I cannot say enough good things about this program encouraged by our Bishop and the accompanying resources available from dosp.org. The following is straight from the Diocese of St. Petersburg website. “The family home is to be a safe haven. But the inappropriate use of technology in the home deprives it of this role and is the greatest threat to the sanctity of marriages and families today. Pornography and other online threats are often one click away, and parents can feel overwhelmed with not knowing how to best protect their children in our fast-paced digital world. The weekend of February 13-14, 2021, the Diocese of St. Petersburg is taking another bold step to help families by celebrating our third, diocesan-wide Safe Haven Sunday. This awareness day will provide access to practical resources that any caring adult can use to protect themselves and our young people from online risks.”
Ask any good, solid, church-going Catholic parent if pornography is a problem. Unlike their worldly friends, schoolmates, and co-workers who think pornography is simply a harmless diversion, instructional, a “manly” thing to engage in, or even a “means of women exerting power over men,” they will answer, “Absolutely. One of the worst problems today.” But then ask them if it is a problem in their house and they will answer, “Of course not.” They are, after all, good, solid, church-going Catholics. They would never admit to having a problem themselves and, if they are parents, will adamantly deny that their children would ever engage in viewing (or producing) such filth.
Catholics have their heads in the sand on this topic. Ask any priest who hears confessions. It used to be only men who got addicted to porn. Now it is also the women. It infects, afflicts, and damages both males and females, although it is still more prevalent among males. Now it is extremely widespread among children from Junior High up. It used to be difficult to obtain. Now it is hard to avoid it even when attempts are made to block it out. It is even more difficult to break away from it once it is found, fed upon and digested, imitated with self and/or others, and habitually sought out in ever more vivid details. It is demonic beyond most people’s wildest imaginations. Ask anyone who is trying to quit. Is it easier to give up smoking or porn? Porn. Cocaine or porn? Porn. Spousal abuse or porn? Porn. I know of no other addiction which gets so deep into man’s (in the traditional use of that word) body and soul and clings so tenaciously. And I can think of no other addiction which is so widespread. Yet, as I stated above, good, solid, church-going Catholics give their children 24-hours-a-day access to this filth via smartphones and computers and somehow convince themselves that their children will not do what they themselves would have found far too tempting to resist when they were young. Worse, many of the parents and grandparents are themselves addicted and don’t want to let it be known that they are even aware of porn’s existence or prevalence so they do nothing to protect other family members from engaging in this evil. Did I mention yet that just viewing pornography is a mortal sin? Yes, even if you do not do any of the physical stimulation that generally accompanies it. Commandments numbers 6 and 9 are broken directly, plus others indirectly when one purposefully engages in such “free speech” media.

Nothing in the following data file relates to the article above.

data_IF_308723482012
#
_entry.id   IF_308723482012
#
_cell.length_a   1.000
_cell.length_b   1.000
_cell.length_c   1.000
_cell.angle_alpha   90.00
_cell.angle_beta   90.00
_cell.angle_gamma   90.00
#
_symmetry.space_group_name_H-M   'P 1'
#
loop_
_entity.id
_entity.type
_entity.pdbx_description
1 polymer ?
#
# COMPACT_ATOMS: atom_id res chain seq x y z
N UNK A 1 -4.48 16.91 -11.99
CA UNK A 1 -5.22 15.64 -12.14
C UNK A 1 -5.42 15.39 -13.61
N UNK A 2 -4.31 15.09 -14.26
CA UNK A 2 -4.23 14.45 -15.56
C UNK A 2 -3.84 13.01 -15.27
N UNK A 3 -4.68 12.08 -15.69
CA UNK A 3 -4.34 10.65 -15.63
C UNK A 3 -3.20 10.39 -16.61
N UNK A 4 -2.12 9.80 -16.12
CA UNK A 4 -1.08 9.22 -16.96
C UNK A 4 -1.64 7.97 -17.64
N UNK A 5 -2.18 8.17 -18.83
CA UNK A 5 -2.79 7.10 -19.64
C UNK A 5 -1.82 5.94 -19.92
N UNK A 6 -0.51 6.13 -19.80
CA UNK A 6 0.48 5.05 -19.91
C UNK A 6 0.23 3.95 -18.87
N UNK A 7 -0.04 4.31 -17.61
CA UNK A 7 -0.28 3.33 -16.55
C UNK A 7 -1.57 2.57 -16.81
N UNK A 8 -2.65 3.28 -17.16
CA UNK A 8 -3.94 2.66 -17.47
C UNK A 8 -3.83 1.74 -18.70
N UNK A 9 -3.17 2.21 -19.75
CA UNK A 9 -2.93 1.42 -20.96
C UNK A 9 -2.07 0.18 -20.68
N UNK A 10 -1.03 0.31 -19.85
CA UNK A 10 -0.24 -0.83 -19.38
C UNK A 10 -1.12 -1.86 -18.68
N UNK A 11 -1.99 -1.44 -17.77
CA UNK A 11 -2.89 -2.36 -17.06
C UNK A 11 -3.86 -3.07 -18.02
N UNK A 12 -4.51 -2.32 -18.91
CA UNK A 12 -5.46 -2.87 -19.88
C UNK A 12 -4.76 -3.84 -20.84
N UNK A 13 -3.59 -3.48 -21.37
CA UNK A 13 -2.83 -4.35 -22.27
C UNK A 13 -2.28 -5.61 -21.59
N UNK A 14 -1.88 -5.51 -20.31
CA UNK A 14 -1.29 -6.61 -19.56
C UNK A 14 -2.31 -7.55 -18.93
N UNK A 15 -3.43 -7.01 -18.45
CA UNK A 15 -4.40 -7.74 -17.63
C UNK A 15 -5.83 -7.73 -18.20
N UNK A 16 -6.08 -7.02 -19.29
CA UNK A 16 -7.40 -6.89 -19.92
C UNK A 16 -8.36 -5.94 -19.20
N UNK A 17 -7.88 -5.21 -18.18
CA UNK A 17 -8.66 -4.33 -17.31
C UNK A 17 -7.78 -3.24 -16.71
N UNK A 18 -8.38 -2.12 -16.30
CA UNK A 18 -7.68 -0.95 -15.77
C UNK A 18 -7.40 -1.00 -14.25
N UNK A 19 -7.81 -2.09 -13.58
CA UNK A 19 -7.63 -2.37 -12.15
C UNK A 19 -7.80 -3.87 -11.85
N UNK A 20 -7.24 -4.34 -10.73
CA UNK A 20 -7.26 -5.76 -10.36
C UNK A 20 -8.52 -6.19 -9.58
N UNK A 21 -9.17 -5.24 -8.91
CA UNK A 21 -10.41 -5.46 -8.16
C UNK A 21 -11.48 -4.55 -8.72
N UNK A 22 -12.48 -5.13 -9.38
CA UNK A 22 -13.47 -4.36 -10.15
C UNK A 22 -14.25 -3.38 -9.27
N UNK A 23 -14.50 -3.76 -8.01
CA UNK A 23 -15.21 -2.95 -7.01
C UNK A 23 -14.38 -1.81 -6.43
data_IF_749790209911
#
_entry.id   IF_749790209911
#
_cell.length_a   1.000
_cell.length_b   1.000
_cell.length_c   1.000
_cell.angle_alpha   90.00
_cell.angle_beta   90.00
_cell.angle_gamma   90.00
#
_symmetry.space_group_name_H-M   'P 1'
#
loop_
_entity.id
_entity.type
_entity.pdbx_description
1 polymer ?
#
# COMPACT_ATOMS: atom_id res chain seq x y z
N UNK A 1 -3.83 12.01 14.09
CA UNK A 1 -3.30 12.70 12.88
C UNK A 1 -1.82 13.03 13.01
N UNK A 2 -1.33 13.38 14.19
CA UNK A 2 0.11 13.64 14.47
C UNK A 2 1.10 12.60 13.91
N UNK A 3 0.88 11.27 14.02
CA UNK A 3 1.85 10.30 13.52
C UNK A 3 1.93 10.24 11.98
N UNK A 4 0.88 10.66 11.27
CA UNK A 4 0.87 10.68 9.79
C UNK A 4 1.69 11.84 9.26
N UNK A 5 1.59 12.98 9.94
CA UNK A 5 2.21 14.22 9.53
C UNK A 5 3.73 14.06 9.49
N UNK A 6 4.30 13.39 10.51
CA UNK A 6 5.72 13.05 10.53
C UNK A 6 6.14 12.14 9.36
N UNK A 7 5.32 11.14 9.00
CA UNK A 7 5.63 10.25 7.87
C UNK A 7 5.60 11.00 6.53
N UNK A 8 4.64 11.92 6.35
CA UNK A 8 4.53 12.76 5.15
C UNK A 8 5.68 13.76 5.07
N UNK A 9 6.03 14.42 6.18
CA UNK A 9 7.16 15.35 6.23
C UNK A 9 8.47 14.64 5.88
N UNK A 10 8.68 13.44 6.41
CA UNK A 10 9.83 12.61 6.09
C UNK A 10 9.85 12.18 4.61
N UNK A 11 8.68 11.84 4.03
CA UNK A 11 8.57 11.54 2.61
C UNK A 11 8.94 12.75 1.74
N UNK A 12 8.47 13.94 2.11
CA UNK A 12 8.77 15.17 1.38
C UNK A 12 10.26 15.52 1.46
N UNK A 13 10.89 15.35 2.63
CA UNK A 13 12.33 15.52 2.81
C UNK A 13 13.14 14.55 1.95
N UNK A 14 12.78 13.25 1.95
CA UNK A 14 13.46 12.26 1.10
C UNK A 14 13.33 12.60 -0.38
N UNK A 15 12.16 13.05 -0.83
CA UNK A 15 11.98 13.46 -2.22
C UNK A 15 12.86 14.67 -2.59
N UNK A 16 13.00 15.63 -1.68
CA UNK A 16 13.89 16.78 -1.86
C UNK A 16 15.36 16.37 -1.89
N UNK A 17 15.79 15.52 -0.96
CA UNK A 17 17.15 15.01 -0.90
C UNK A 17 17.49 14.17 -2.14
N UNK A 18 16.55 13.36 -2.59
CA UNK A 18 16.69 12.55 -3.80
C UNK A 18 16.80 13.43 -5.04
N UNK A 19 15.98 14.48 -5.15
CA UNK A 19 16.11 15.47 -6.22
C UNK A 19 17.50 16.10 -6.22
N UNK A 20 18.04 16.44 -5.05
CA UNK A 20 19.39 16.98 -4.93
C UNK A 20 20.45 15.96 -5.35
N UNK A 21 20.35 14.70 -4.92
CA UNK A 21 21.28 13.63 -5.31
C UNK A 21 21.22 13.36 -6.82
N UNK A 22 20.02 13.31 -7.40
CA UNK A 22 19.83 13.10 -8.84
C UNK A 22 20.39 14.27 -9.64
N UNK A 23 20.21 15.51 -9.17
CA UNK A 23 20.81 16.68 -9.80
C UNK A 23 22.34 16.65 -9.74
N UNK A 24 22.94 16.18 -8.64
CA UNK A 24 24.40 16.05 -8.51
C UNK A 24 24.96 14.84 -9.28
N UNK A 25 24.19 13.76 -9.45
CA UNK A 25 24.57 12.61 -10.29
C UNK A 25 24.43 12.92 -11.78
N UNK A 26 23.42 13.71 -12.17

Fortunately, though difficult to break, this addiction can be conquered! After all, if it is demonic, which I have already stated that I believe it is, the Church has the proper weapons to fight the battle. Of course, stopping yourself and--especially--the young ones from ever engaging in this deadly activity in the first place is the best thing to do. Protecting everybody from online, TV, movie, book, and other porn media heavyweights is easier than fighting the battle once you have made friends with the enemy! Don’t let satan get a foothold in your eyes, mind, soul, and body. There are many bits of help available on the diocesan webpage. Go to http://www.dosp.org/freedom-from-porn to find resources for counselors, advice, programs, and so much more to help you resist, fight and heal, and even to help you love, help, and cope with an addicted spouse or child who just can’t seem to give it up.
Do not underestimate the power of the Sacraments in this battle! But, at the same time, do not pretend that they are magic, either. Recognize and acknowledge your sin, repent, and go to confession. Having ascertained that you are in a state of grace, fast, attend Mass, and receive Holy Communion often. But physically do something more. Get rid of the literally damnable items which brought porn into your life or house in the first place. Cancel cable and all movie sources if you cannot resist watching porn even if it is branded as something “innocent,” or “soft,” or “normal.” Swap a smartphone for a flip phone. Throw the computer in the trash. Have someone put a blocker on the phone and computer that you “absolutely must have.” No amount of recreation, communication, or business necessitating those devices is worth going to hell for. None. Confide in your parents, in your spouse, or in your adult children if you need help. Do whatever it takes to get “sober” again or to keep others out of this trouble. All the while continue availing yourself of prayer and the sacraments. Rinse and repeat as needed.
With prayers for your holiness,
Rev. Fr. Edwin Palka